PCCA - Plains Cotton Cooperative Association Logo PCCA Commentator Magazine Masthead. Vol. 32, No. 2 | Summer 1999

Prospects Fade for New-Crop Price Improvement

Concerns about an oversupply of cotton in the upcoming year remain dominant in the market, especially as analysts expect higher U.S. production combined with larger crops from some foreign growers and only small increases in demand.

According to an International Cotton Advisory Committee (ICAC) official, world cotton output and consumption are expected to rise slightly in 1999-00 while cotton prices, which have been dropping for the past several years, could remain low. ICAC currently forecasts world 1999-00 cotton production at 88.0 million bales, up from 84.0 million in 1998-99.

“A consensus exists that low prices for competing crops and government programs will help to maintain world cotton area despite lower cotton prices in 1999-00, while better weather could boost average yields,” the official said.

The size of the cotton crop in foreign countries may remain steady or rise slightly. Increased plantings in India’s southern and central regions linked to government and industry efforts to raise yields could lead to a modest rise in 1999-00 cotton production. ICAC recently estimated Indian cotton output at 13.0 million bales.

Production in Pakistan is expected to remain the same in the upcoming season at approximately 7.0 million bales. The country has overcome the effects of the leaf curl virus in cotton, but efforts to control whiteflies have brought additional insect problems such as bollworms.

Closer to home, the ICAC estimates the United State’s output at 17.0 million bales; however, many in the industry anticipate a higher figure due in part to a potentially large crop in Texas. An abundant crop in Texas, where a large amount of cotton is grown, could substantially boost the U.S. crop total in 1999- 00.

However, Texas cotton experienced some weather-related difficulties this spring which could hinder prospects for a record crop. Most of the state received beneficial rainfall earlier this season, but a substantial amount of cotton on the High Plains of Texas was lost to rain, hail and high winds through mid-June. Local experts initially estimated crop losses could range from 250,000 to 400,000 acres and replanting to cotton seemed unlikely at the time for most producers due to the approach of insurance deadlines for planting.

Overall, prospects for Texas’ 1999 crop remain bright as the majority of the crop was in good to excellent shape as summer approached. Some areas still were recovering and hopes were they would be able to grow through their problems and make it to harvest without further damage or hardship.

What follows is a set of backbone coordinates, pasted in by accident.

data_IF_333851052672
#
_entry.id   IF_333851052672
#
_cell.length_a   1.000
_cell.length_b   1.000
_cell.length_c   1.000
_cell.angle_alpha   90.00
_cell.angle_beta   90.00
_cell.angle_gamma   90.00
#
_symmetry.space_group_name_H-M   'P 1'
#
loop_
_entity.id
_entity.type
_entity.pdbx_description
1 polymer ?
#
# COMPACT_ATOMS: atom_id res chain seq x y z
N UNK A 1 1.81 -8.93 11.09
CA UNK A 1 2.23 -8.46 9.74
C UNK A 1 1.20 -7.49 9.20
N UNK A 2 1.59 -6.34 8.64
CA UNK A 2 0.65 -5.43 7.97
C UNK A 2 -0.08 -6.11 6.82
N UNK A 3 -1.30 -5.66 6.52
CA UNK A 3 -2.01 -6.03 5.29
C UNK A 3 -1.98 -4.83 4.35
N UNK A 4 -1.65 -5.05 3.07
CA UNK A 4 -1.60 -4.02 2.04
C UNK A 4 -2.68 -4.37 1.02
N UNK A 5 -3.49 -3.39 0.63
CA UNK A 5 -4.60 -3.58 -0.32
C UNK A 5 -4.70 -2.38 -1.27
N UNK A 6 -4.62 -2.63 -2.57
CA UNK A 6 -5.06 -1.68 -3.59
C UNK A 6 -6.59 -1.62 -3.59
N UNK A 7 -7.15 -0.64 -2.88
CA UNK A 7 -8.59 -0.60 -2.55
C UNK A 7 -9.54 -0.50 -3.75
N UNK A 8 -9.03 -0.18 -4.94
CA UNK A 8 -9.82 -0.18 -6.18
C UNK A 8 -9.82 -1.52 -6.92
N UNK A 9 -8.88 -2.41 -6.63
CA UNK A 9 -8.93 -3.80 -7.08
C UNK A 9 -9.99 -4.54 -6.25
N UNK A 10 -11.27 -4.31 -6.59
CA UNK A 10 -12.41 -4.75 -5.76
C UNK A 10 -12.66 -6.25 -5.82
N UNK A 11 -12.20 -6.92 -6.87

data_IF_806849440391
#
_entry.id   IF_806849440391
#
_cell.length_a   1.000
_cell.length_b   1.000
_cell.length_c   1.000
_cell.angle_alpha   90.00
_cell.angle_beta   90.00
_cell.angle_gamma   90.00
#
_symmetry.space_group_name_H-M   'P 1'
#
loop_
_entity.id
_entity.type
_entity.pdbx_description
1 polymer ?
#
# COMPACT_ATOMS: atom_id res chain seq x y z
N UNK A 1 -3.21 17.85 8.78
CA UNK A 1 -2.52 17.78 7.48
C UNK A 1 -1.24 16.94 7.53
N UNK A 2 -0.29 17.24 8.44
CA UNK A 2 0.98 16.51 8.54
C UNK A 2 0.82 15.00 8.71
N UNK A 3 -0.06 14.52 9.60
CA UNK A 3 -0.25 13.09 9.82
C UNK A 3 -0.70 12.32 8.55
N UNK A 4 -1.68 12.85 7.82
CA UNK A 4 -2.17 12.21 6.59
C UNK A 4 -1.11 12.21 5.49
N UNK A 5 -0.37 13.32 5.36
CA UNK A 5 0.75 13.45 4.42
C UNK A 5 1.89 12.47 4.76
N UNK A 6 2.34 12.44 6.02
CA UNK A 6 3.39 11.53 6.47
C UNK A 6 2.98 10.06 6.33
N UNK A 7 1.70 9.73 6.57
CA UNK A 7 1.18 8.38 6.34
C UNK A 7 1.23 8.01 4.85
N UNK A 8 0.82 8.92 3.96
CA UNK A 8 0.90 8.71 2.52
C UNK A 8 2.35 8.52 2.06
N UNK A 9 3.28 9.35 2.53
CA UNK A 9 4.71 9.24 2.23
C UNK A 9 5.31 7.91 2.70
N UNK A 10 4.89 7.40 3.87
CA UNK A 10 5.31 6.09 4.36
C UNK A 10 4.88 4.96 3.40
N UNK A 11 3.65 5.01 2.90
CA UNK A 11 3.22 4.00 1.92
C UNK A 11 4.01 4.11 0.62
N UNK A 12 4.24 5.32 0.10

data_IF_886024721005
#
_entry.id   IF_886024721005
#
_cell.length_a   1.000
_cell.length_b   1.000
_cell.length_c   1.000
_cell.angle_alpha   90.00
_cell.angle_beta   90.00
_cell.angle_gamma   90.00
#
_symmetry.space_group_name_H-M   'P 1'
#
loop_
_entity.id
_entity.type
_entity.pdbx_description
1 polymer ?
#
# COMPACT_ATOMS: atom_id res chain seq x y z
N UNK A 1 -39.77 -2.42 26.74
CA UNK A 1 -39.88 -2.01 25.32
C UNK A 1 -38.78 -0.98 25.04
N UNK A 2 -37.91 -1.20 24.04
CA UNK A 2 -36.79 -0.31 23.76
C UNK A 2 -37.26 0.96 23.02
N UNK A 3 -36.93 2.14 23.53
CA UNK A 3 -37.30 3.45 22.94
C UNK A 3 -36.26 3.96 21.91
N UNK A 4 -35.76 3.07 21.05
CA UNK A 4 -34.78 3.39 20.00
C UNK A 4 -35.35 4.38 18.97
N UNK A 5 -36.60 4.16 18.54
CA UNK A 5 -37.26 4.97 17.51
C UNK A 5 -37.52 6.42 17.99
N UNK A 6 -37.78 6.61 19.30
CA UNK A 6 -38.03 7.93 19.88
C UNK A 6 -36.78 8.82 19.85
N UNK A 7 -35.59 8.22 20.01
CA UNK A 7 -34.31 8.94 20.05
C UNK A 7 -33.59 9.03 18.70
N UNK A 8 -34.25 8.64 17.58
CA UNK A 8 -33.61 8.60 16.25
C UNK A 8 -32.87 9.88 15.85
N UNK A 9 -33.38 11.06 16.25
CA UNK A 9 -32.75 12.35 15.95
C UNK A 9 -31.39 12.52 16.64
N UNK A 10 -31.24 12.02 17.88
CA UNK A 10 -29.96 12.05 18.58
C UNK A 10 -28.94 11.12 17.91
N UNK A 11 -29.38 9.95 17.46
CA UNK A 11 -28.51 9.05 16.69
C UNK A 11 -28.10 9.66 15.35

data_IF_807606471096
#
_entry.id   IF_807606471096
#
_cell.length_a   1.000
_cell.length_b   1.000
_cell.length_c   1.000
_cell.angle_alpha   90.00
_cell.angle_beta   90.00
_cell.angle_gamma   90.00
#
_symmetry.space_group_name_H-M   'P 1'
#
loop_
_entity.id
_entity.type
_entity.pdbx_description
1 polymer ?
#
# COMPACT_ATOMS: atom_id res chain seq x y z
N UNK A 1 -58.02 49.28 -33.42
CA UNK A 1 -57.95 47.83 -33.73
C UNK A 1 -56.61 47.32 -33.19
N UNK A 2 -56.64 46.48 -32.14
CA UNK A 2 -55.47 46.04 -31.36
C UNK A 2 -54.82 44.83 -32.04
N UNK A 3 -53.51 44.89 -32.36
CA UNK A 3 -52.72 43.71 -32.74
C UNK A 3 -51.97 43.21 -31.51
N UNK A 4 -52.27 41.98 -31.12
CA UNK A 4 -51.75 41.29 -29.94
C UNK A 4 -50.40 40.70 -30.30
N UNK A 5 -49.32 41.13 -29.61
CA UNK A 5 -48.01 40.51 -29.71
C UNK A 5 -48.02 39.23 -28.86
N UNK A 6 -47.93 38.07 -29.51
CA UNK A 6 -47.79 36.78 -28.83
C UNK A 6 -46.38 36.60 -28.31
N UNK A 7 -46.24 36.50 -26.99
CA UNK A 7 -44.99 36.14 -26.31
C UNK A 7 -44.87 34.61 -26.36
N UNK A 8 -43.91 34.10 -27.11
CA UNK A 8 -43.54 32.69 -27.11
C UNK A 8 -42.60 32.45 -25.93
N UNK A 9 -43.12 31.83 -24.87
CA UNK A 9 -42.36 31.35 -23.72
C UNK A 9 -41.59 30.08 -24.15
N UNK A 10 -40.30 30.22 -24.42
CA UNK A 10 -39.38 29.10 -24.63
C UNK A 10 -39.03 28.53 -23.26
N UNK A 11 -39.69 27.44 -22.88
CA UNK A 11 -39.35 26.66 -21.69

Meanwhile, crops in other portions of the country were in good condition, although there were some minor problems in the Southeast and on the West Coast. Market observers closely monitored the dry conditions in Georgia and other southeastern states, but the situation had not become a source of anxiety. Also, cool temperatures in California have delayed cotton development, but expectations of warmer weather alleviated concerns.

If the U.S. crop is as large as most in the industry now predict, producers will be faced with the difficulty of selling their crop in a market where worldwide cotton supplies are large and demand currently is low. Due to economic difficulties in East Asia, Russia and Brazil, world cotton consumption has fallen this year to an estimated 87.0 million bales from 89.0 million during each of the last two years. Present estimates show mill use declines in some countries for 1999-00, though overall ICAC expects consumption to improve.

An improvement in mill use should lead to stronger export figures. ICAC foresees world exports will rise from 24.0 million bales this season to 25.0 million in 1999-00. The United States is expected to have the largest share of cotton exports in the new season, rising to 24 percent from the current 16 percent, as U.S. exports of new-crop cotton are pegged at 6.5 million bales.

Barring a disaster in a major cotton producing country or a sudden economic rebound elsewhere in the world, cotton’s supply and demand figures must become more balanced before any significant price improvement can be expected.